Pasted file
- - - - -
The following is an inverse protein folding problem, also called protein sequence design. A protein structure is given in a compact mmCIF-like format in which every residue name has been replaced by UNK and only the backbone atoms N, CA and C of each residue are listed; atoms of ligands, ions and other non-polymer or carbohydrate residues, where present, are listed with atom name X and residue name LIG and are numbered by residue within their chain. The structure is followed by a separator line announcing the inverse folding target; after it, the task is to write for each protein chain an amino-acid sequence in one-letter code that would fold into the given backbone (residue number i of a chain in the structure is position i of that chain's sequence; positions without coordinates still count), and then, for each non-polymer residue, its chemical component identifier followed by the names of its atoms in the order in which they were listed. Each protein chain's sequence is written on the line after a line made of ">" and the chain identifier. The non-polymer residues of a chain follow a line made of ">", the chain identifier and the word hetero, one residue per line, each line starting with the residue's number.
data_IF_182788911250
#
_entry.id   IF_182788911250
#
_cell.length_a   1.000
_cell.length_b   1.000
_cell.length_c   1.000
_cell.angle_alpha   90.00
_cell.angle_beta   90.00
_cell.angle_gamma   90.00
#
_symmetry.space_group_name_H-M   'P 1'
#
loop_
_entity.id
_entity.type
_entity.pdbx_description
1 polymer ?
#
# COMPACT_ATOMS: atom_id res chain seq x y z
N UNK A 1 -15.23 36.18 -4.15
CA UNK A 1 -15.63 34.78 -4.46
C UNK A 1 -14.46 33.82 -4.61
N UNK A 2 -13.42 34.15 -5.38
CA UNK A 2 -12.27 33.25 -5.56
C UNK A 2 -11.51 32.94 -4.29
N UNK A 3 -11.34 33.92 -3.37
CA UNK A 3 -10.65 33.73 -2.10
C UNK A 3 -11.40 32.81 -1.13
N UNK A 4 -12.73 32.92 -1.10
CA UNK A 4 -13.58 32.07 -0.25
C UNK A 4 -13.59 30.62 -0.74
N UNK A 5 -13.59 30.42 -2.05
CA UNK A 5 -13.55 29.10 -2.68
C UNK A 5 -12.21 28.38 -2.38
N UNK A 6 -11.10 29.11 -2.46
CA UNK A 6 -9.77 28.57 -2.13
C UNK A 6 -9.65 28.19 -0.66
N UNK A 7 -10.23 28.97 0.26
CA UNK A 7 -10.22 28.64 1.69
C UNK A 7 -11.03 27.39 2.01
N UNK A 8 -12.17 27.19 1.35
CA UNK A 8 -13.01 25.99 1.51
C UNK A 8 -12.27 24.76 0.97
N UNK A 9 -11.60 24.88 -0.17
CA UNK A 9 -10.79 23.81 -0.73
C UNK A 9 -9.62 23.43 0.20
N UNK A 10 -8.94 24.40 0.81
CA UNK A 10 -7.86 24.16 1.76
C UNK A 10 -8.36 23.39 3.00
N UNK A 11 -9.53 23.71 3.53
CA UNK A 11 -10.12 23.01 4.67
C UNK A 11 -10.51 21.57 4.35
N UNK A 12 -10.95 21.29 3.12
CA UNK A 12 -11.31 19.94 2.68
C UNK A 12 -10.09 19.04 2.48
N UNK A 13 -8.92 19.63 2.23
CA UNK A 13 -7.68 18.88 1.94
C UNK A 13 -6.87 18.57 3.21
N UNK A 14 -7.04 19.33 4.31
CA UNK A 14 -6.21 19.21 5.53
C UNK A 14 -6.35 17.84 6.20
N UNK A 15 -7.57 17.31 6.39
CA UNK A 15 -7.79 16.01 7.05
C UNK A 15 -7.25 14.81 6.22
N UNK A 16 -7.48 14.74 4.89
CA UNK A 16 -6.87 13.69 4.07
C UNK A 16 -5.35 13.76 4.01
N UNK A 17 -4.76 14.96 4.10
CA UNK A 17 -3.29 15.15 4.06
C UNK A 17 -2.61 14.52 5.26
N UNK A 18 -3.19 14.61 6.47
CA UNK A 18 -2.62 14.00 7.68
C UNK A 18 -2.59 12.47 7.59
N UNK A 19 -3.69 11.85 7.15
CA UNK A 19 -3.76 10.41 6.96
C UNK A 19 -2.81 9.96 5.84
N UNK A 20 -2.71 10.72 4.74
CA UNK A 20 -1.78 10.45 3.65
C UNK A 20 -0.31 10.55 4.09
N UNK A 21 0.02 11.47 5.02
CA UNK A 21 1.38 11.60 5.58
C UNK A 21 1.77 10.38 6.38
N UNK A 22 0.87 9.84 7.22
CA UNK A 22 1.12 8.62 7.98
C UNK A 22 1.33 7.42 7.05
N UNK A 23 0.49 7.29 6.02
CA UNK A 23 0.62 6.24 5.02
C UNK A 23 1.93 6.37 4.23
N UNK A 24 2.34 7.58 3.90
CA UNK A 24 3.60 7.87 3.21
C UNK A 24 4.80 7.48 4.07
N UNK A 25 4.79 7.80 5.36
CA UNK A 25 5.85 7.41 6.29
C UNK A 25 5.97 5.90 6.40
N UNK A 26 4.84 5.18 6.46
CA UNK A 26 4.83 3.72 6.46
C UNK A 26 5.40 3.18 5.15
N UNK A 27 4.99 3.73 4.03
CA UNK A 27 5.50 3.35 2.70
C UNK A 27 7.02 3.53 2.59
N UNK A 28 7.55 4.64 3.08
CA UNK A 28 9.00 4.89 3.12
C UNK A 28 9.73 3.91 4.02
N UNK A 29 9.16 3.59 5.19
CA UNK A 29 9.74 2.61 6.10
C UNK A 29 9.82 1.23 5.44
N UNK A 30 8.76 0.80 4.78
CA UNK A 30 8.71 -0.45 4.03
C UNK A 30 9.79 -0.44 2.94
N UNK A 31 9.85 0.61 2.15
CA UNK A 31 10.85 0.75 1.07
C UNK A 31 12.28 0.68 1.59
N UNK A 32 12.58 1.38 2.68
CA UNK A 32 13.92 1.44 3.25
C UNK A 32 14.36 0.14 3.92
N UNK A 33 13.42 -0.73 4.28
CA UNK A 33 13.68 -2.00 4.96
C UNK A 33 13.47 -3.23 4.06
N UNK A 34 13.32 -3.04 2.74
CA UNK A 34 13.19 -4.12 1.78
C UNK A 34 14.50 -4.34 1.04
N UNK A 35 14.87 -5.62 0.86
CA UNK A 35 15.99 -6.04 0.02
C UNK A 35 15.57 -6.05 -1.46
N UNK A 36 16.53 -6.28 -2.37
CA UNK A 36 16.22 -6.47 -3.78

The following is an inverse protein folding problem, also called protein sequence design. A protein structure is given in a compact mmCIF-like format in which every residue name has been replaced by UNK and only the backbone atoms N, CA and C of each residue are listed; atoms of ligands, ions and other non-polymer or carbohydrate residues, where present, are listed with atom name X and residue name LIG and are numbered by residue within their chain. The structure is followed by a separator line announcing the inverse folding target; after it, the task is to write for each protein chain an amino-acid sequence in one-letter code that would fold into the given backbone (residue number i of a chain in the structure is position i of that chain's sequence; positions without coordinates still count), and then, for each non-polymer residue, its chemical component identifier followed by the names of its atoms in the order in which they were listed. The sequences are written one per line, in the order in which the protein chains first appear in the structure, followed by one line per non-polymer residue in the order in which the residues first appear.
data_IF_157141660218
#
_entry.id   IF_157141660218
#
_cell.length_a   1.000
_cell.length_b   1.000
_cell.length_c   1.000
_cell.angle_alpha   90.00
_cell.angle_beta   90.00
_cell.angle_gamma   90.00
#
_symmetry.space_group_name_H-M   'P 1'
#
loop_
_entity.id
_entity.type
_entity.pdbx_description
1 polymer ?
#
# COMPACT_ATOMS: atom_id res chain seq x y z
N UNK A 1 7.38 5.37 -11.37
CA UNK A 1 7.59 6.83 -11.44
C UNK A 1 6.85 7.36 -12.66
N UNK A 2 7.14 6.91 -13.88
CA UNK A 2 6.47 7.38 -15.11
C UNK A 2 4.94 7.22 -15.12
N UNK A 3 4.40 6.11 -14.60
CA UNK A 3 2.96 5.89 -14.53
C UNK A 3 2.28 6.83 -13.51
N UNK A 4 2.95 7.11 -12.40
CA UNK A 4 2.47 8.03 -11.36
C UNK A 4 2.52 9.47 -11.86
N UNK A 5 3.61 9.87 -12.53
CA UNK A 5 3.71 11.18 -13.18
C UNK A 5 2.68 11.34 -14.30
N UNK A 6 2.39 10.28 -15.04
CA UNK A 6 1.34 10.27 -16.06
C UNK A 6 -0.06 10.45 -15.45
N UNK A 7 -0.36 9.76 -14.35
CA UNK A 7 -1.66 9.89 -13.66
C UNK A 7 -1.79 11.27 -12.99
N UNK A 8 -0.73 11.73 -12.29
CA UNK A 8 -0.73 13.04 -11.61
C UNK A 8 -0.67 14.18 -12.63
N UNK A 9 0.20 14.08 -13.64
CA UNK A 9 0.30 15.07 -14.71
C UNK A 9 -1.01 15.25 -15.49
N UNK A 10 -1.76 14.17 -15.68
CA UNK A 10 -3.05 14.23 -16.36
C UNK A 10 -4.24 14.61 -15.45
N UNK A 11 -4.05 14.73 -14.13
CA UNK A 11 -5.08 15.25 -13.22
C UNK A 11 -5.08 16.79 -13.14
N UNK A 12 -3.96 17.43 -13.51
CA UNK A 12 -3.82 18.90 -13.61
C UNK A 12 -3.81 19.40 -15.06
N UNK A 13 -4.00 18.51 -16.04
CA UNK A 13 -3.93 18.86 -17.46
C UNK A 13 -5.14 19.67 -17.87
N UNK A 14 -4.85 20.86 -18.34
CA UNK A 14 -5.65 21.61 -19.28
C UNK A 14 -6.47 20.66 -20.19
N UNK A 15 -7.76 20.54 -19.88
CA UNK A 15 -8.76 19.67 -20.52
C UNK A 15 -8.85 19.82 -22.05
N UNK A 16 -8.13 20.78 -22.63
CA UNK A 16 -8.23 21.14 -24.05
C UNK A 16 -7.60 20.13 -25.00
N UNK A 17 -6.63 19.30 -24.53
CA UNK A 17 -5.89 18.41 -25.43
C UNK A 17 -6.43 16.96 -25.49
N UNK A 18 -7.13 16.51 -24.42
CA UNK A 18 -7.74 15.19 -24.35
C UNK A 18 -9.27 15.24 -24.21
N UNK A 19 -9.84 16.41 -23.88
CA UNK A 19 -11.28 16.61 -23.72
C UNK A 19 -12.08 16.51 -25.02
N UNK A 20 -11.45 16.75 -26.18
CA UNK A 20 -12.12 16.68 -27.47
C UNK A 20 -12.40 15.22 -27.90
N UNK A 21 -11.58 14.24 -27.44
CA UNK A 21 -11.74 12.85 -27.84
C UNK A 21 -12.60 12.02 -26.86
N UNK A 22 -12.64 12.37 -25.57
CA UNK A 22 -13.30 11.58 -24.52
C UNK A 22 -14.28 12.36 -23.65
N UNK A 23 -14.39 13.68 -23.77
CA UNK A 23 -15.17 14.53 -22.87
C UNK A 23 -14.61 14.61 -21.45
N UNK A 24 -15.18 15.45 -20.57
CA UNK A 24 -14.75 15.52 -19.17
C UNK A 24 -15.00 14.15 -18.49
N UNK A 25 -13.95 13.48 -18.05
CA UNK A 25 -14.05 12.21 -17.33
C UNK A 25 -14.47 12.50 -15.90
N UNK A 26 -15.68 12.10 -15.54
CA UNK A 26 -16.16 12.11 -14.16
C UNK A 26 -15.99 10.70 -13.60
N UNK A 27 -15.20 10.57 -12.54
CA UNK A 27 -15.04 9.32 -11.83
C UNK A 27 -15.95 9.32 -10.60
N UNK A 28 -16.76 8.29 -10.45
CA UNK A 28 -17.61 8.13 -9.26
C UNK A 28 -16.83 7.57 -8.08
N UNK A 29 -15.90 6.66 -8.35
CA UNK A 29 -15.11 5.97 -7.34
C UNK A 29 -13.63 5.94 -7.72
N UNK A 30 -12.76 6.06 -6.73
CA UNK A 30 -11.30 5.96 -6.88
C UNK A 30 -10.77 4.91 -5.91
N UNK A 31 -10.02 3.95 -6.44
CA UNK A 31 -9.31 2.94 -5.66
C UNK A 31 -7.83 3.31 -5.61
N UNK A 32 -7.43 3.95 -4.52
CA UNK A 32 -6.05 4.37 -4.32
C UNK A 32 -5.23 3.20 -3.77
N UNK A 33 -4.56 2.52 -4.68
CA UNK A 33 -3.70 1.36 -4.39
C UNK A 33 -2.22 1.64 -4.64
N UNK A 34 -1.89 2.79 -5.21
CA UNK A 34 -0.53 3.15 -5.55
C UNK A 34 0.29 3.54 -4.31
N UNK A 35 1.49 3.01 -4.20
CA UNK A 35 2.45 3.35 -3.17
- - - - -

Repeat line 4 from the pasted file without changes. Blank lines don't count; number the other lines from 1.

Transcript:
_entry.id   IF_182788911250